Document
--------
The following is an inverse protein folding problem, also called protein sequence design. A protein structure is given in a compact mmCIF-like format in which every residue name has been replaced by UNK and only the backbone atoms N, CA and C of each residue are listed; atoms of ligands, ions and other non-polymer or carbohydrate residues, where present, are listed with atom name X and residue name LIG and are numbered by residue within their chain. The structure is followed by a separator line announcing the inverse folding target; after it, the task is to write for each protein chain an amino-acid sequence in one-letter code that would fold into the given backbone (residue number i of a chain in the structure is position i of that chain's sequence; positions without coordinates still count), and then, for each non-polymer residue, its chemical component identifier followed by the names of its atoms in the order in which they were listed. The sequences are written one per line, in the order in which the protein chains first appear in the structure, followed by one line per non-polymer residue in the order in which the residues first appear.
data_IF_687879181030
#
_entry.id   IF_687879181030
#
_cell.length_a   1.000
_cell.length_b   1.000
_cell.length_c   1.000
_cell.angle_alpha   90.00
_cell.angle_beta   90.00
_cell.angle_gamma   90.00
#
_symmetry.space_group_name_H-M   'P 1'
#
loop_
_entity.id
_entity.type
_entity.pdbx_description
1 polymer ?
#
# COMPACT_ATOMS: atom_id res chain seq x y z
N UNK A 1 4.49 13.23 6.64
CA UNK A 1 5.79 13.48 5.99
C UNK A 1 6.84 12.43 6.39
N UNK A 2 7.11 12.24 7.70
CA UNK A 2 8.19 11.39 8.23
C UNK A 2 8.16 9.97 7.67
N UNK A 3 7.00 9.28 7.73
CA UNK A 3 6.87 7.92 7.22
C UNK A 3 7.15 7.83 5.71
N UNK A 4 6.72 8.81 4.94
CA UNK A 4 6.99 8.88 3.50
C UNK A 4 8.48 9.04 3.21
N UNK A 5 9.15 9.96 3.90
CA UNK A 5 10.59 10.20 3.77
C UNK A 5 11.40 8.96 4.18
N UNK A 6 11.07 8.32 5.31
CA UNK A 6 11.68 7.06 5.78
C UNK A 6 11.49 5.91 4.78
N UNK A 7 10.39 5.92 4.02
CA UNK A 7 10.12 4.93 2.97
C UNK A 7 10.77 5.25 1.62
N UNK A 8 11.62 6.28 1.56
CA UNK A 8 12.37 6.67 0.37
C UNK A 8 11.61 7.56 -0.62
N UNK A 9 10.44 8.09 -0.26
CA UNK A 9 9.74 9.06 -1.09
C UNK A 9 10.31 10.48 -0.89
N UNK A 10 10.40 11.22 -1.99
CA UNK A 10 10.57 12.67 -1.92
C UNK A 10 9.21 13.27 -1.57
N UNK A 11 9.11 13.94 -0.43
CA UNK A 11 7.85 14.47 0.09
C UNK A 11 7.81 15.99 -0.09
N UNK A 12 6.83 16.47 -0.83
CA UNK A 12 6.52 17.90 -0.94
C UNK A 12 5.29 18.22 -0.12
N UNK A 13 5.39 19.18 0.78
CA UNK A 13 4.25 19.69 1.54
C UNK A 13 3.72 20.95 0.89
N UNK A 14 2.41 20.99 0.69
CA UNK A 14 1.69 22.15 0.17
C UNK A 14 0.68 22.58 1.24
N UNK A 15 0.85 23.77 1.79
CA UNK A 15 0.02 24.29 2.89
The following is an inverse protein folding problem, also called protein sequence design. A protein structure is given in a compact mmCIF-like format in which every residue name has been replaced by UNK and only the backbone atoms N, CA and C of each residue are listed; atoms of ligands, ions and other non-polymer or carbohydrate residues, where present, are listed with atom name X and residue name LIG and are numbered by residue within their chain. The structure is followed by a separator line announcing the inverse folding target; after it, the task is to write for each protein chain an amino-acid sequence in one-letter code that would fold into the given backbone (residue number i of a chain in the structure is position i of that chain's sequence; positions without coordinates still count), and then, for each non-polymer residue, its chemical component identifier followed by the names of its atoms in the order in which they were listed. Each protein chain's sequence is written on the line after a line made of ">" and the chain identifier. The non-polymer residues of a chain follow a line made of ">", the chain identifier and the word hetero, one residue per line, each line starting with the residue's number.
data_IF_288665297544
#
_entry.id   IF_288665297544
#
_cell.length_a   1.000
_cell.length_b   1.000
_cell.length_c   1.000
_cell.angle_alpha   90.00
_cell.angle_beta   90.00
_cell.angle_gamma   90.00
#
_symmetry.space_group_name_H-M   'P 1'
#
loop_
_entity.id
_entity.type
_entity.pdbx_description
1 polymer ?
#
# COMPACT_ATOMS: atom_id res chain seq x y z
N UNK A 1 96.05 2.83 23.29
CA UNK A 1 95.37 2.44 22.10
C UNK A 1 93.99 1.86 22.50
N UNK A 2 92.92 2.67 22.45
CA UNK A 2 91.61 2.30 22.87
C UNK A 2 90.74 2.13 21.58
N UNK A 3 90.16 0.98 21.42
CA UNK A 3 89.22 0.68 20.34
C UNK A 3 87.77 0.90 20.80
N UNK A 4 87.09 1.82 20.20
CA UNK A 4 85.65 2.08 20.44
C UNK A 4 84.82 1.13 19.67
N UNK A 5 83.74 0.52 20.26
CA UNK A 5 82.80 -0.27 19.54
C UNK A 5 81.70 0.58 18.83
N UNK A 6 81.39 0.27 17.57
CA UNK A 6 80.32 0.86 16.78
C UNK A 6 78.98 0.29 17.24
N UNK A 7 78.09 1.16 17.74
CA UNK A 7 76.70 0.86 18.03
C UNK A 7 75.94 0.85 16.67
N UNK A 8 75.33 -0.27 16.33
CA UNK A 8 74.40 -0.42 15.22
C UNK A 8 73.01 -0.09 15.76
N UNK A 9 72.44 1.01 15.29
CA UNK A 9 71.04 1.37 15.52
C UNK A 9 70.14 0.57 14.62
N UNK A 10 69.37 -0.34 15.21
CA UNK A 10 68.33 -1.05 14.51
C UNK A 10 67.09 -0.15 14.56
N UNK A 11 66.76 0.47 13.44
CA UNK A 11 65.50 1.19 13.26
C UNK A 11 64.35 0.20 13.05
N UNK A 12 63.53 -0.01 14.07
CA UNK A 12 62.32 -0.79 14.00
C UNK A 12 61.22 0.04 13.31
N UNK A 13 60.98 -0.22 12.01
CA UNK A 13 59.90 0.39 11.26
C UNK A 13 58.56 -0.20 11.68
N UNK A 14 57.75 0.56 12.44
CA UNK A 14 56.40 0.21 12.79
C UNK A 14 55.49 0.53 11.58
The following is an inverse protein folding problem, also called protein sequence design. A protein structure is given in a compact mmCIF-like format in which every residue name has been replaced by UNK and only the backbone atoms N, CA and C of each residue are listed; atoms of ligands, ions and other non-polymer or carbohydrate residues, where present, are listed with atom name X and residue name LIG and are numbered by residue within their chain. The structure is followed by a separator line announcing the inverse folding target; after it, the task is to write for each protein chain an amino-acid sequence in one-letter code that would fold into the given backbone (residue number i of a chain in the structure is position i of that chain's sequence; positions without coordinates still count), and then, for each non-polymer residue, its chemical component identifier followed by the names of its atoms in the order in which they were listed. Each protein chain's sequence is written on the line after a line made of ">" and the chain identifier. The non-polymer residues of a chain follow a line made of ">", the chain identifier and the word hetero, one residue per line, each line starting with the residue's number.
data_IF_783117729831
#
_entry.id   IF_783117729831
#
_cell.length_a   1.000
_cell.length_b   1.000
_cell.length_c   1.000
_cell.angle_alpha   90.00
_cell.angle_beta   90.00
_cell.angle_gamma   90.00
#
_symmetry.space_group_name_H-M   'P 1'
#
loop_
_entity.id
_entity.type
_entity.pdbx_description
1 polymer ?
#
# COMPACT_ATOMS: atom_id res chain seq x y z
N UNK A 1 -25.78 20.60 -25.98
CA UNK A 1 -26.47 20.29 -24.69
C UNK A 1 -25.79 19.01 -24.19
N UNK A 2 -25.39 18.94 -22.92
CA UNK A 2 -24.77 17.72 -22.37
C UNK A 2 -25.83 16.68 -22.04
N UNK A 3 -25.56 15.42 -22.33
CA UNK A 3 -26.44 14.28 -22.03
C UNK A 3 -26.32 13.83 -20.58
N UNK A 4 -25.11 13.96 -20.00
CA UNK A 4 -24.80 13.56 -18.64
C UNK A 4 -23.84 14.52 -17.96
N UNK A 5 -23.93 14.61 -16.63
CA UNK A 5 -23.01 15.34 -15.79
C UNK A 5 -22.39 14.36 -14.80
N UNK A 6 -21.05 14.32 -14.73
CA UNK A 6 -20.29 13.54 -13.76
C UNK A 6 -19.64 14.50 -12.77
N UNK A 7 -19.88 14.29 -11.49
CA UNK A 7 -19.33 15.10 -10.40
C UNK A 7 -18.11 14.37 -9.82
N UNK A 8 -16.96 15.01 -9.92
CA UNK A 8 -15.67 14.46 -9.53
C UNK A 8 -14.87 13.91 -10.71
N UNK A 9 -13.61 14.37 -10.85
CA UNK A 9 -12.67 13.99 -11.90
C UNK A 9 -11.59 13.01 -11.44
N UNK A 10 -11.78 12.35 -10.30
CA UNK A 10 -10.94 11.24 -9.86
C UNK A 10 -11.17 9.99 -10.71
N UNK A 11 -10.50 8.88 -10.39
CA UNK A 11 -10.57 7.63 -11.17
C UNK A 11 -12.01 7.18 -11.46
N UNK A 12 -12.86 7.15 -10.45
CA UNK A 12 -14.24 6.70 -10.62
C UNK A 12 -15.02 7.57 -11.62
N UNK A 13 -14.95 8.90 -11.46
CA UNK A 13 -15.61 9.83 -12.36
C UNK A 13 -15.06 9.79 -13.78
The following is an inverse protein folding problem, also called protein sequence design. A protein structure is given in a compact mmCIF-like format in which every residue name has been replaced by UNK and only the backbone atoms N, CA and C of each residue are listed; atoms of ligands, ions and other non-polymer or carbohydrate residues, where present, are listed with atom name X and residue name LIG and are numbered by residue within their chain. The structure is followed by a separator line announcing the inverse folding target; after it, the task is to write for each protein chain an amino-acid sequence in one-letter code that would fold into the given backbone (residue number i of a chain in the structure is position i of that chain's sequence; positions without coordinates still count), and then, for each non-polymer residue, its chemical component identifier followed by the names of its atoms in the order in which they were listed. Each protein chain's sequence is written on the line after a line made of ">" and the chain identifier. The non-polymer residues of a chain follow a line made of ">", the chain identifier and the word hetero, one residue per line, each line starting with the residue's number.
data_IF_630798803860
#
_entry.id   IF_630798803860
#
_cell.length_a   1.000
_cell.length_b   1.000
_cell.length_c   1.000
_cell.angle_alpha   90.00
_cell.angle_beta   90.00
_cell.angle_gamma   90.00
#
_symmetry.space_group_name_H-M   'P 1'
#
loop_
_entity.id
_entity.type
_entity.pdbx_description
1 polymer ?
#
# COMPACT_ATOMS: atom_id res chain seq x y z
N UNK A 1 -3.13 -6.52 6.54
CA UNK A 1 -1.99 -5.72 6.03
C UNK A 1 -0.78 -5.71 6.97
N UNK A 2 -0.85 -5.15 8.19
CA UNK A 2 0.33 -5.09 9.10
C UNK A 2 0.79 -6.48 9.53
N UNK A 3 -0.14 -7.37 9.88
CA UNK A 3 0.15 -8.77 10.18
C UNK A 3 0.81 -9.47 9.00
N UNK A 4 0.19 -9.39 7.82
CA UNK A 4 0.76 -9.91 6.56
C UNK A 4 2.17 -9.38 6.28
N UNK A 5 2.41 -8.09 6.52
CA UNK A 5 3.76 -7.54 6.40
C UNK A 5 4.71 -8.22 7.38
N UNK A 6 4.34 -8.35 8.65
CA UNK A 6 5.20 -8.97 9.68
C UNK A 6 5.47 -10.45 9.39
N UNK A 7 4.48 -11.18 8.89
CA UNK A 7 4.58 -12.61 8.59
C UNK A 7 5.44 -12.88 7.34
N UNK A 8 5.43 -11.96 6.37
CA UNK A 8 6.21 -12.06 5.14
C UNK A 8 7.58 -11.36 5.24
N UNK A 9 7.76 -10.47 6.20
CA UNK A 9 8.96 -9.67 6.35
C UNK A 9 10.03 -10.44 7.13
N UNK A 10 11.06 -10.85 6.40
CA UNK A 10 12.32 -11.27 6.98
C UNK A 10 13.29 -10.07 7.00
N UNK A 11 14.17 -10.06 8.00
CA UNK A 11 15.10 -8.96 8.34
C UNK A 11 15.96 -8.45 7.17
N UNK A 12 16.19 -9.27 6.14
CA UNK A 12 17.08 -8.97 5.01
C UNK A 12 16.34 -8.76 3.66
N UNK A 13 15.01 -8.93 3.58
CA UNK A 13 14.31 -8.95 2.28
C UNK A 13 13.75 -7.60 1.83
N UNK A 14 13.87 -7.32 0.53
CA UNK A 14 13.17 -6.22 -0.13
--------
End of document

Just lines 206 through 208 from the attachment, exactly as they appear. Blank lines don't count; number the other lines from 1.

_entity.pdbx_description
1 polymer ?
#